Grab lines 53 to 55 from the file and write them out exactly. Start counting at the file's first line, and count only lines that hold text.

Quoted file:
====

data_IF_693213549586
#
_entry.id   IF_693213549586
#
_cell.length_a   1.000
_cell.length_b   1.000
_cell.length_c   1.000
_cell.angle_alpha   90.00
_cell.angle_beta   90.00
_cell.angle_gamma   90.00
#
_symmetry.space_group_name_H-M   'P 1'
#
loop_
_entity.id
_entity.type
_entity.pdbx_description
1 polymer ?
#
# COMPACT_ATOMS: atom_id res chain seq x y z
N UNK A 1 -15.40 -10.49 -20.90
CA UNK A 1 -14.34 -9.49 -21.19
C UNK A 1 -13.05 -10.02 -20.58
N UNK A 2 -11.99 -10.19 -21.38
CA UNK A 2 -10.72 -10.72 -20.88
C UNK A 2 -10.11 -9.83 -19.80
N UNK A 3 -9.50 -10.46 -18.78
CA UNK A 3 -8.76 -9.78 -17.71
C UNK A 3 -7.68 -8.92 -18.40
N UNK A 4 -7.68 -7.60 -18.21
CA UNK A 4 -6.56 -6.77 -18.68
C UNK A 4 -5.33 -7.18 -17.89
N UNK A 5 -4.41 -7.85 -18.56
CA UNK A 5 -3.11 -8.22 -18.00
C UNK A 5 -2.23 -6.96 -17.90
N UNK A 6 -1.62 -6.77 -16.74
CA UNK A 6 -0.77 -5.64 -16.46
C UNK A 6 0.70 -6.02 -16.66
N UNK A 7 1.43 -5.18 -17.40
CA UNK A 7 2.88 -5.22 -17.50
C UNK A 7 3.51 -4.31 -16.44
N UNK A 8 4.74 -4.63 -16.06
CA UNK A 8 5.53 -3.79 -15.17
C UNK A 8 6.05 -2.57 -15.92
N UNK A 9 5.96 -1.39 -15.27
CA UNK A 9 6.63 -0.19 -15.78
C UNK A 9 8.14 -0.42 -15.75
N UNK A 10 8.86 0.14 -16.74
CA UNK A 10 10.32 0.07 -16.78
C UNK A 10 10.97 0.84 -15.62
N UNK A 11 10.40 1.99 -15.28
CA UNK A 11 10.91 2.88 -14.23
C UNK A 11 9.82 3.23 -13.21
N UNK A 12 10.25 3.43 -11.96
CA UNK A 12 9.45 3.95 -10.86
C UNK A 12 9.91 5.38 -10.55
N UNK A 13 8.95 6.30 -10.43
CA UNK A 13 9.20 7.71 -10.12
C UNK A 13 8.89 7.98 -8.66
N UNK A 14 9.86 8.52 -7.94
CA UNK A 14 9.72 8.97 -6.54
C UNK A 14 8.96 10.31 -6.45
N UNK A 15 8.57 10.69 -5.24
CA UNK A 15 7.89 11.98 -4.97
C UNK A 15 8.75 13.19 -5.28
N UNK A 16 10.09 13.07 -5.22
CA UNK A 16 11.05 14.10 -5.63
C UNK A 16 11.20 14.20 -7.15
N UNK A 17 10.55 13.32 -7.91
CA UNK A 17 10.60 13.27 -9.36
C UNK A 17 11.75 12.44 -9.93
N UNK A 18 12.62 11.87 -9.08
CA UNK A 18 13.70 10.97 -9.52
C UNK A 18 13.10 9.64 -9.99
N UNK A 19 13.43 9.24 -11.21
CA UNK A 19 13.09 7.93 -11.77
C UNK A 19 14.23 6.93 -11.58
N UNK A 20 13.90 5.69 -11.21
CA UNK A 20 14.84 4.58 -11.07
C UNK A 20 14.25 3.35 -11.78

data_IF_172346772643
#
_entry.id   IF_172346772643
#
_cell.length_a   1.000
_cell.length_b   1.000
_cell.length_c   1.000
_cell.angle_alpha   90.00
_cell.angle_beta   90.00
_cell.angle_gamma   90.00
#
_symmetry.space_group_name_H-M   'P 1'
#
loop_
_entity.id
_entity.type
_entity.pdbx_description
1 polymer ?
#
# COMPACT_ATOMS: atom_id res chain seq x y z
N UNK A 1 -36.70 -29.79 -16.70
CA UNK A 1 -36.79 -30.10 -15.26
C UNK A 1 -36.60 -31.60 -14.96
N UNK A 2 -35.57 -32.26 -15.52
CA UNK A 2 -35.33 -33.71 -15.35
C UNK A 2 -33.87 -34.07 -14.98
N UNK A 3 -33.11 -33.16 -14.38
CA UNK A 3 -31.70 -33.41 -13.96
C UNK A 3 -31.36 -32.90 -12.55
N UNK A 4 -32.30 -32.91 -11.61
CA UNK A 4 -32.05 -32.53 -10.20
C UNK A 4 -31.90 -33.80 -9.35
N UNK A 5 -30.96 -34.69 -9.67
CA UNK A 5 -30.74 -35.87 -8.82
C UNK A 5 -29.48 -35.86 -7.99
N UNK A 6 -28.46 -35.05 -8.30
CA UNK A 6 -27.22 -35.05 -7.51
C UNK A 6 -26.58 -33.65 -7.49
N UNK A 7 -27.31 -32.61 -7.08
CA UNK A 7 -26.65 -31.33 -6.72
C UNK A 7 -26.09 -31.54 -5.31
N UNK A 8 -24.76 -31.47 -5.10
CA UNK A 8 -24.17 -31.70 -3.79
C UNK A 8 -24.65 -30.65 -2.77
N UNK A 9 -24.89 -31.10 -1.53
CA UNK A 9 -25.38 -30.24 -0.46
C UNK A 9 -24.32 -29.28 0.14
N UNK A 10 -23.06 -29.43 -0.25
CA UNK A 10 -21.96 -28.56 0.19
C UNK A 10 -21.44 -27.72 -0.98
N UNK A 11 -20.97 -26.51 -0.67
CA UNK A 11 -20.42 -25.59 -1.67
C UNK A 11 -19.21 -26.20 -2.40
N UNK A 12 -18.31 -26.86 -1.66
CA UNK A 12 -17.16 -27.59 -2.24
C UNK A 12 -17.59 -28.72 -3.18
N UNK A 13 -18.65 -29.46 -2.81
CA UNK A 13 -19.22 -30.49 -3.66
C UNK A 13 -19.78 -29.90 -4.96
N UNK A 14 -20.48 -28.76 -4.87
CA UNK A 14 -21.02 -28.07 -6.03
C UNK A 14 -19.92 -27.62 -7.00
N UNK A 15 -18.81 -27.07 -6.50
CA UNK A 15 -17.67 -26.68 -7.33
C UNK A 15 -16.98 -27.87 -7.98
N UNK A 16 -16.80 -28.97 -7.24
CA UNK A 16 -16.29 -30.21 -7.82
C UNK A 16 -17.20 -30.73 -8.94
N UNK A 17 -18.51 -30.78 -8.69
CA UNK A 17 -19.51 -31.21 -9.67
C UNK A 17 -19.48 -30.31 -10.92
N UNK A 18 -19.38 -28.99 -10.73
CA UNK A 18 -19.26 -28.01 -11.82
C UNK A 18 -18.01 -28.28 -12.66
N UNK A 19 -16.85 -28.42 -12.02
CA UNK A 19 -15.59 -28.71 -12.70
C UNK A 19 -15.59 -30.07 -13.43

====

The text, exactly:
C UNK A 11 9.82 3.23 -13.21
N UNK A 12 10.25 3.43 -11.96
CA UNK A 12 9.45 3.95 -10.86